There are also pronounced fears that Kazakhstan’s rights could be infringed during the decision-making process within the integration associations of the Customs Union (CU) and the Common Economic Space (CES) and the future EEU. What does Kazakhstan’s Ministry of Foreign Affairs think?
I’ve already partially answered this question before. I would like to add something. I think the big concern is related to the mechanism of decision-making within the Collegium of the Commission. Here we laid down the following mechanism: decision-making by consensus and by a qualified majority. The board makes decisions by consensus on the most sensitive issues listed by the Supreme Eurasian Economic Council (heads of state).
For the remainder, a qualified majority will be used.
Moreover, any issue that is taken by Collegiums can be blocked by the Commission’s Council at the level of deputy heads of government, where decisions are made by consensus. But even these decisions of the Commission, in case of discrepancy with the interests of individual states, may be reviewed at the Supreme and the Intergovernmental Council. And, as a last resort, any issue can be challenged in the Court of the Union which is being created. This design, as you can see, allows preserving the interests of the parties in making any decision.
Another issue is the representation of Kazakhstan in the organs of the Union and the fear that it will not be done at the proper level.
If we talk about the Commission, it consists of two levels, the Council and the Board of the Commission. The Council shall be represented by three supervising deputy prime ministers of the parties. And the Collegium is composed of three representatives from each of the “troika”. The same goes for the Court of the Union where two judges are appointed by each of the states. With regard to structural units of both the Commission and the Court of the Union, the Treaty stipulates that the offices of directors and deputy directors will take representatives of the parties subject to compliance with the principle of equal representation (parity). Other employees will be selected and appointed by the parties in proportion to the equity funding of these bodies.
It is believed that the draft EEU Treaty did not pass through due deliberation in the business community.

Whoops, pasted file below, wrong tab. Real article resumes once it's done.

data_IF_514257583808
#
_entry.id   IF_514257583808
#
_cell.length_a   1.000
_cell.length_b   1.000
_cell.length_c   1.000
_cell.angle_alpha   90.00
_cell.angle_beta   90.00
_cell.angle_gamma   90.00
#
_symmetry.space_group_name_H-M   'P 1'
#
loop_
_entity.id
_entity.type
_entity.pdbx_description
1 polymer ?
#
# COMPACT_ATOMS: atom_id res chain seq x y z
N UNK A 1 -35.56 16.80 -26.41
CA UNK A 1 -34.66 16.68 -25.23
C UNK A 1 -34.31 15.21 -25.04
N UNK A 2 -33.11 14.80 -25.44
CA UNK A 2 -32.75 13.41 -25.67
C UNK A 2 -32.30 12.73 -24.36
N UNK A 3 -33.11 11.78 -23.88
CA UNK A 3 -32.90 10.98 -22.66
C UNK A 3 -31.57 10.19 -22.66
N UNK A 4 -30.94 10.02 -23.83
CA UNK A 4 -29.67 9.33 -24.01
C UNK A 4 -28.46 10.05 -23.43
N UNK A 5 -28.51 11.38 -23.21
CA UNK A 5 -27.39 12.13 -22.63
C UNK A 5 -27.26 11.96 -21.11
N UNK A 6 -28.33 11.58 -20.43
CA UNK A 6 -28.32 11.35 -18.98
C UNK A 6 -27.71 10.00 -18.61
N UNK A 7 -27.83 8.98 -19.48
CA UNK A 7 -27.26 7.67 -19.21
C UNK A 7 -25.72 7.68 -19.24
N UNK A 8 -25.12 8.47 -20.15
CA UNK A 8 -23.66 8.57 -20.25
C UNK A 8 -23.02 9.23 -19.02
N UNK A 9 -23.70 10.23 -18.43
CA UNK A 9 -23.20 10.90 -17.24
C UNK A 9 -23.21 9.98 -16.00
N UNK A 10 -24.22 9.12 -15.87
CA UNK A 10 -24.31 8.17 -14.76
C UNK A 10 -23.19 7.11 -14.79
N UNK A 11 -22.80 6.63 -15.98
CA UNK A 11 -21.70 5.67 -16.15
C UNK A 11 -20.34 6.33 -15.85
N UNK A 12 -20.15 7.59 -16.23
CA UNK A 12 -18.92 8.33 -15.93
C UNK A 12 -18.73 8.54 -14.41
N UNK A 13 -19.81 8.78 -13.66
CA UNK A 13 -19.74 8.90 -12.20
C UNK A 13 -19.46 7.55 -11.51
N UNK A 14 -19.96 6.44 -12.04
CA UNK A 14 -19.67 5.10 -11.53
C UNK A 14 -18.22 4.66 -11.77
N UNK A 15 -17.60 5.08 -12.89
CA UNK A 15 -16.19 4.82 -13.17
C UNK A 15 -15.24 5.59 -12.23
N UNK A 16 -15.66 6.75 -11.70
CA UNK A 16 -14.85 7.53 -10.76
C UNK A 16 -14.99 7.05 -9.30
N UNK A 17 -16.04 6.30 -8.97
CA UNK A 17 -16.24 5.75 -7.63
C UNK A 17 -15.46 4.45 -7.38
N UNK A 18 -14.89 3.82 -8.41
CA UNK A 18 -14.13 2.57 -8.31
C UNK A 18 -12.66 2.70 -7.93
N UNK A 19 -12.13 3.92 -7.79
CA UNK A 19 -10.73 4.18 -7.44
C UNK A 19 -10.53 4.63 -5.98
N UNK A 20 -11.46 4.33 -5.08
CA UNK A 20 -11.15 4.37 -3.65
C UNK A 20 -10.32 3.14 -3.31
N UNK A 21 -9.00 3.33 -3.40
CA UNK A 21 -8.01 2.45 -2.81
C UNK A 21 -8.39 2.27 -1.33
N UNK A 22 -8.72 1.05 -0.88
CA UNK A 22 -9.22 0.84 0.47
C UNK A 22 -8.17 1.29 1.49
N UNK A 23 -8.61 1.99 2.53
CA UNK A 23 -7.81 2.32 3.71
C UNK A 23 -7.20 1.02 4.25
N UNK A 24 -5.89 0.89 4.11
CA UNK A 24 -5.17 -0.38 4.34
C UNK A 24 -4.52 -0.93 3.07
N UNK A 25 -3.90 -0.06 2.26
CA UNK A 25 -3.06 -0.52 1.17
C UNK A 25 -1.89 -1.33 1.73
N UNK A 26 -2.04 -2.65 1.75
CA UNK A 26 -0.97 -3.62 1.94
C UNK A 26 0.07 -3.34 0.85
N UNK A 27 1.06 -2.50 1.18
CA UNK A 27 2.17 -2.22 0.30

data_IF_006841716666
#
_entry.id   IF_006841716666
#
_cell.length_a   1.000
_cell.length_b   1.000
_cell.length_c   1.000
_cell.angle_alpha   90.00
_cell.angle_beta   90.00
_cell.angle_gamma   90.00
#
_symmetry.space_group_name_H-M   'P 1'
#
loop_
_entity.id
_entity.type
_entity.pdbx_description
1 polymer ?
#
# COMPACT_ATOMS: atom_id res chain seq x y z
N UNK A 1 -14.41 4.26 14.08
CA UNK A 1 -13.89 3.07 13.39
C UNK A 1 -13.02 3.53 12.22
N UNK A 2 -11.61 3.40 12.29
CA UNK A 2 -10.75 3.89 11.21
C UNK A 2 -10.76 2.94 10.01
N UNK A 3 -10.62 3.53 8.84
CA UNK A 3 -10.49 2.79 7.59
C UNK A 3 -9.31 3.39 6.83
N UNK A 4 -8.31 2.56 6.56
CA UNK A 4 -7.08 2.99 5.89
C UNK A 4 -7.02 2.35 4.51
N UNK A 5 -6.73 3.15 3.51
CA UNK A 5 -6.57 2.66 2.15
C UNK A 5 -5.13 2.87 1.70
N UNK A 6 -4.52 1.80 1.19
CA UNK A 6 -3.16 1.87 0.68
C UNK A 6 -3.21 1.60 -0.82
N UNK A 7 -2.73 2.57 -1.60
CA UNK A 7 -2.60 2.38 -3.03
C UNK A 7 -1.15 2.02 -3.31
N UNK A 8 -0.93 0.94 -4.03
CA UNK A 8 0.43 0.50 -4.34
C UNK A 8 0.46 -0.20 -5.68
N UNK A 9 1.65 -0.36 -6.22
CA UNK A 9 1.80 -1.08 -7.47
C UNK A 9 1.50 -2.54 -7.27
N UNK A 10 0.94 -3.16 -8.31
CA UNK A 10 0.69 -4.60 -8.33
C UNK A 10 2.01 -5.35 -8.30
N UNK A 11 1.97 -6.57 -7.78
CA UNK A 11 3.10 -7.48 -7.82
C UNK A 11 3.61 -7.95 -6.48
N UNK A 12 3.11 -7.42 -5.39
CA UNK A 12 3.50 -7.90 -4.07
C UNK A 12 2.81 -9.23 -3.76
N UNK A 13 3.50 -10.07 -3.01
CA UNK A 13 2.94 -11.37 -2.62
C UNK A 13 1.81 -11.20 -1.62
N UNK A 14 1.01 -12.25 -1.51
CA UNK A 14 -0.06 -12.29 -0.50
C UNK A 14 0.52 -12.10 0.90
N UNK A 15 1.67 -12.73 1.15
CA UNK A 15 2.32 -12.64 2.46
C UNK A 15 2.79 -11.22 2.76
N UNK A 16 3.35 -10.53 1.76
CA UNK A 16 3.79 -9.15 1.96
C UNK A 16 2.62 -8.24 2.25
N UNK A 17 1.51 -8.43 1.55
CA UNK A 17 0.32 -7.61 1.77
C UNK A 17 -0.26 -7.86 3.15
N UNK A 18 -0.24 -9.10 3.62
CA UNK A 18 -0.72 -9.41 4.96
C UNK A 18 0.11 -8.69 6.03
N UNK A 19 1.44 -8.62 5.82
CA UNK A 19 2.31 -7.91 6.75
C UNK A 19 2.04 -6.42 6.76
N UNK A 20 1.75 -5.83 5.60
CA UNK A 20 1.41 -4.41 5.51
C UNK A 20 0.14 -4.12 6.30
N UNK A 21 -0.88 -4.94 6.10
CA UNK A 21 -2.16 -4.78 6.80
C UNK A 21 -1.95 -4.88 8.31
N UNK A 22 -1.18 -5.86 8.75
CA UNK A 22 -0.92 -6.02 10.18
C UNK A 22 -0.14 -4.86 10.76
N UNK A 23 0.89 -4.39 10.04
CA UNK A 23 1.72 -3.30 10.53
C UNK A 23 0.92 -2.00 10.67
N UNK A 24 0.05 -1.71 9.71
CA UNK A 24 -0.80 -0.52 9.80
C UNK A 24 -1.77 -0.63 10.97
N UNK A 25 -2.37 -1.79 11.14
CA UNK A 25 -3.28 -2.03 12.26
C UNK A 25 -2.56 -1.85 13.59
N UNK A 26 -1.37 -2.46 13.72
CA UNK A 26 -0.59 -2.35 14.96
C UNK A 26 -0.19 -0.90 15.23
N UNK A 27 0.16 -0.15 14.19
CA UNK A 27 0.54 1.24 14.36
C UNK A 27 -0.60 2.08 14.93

This statement is not entirely true. The draft Treaty on the Union with all applications was posted on the official websites of the National Chamber of Entrepreneurs (NCE) and the Ministry of Economy and Budget Planning of Kazakhstan in early March of this year. Representatives of the NCE, leading industry and business associations of Kazakhstan have been actively involved in the negotiation process to discuss the provisions of the draft Treaty of EEU, in the meetings of the Commission’s Council at the level of deputy prime ministers, as well as in the meetings of the advisory committees. Their views and specific proposals were often crucial in preparing the Kazakh position.
An important question: do you not think that with the establishment of the Union Kazakhstan would lose its independence in the information sphere (media)?
I want to say in one sentence: the media sphere relates to the sensitive issues from the point of national security view, and is not subject to economic integration and is not ceded to the Union in any form. This was the position of Kazakhstan and, ultimately, it was adopted by our partners.
Finally, it is thought that entering the Union, Kazakhstan will find difficulty in dealing with the outside world. What would you say?
Foreign policy issues are subject to the competence of national states and are not transferred to the format of the Union. There is Article 30 in the Treaty “Relation of this Treaty with other international agreements,” the main premise of which is this: nothing forbids us from concluding international treaties with third countries, their integration associations and international organisations. This is our principle of multi-vector foreign policy and it is not by chance that President Nazarbayev has clearly formulated Kazakhstan’s position in this direction: “As sovereign states, we actively cooperate with various countries and international organizations, without prejudice to mutual interests. The Union should not hinder us in this direction.”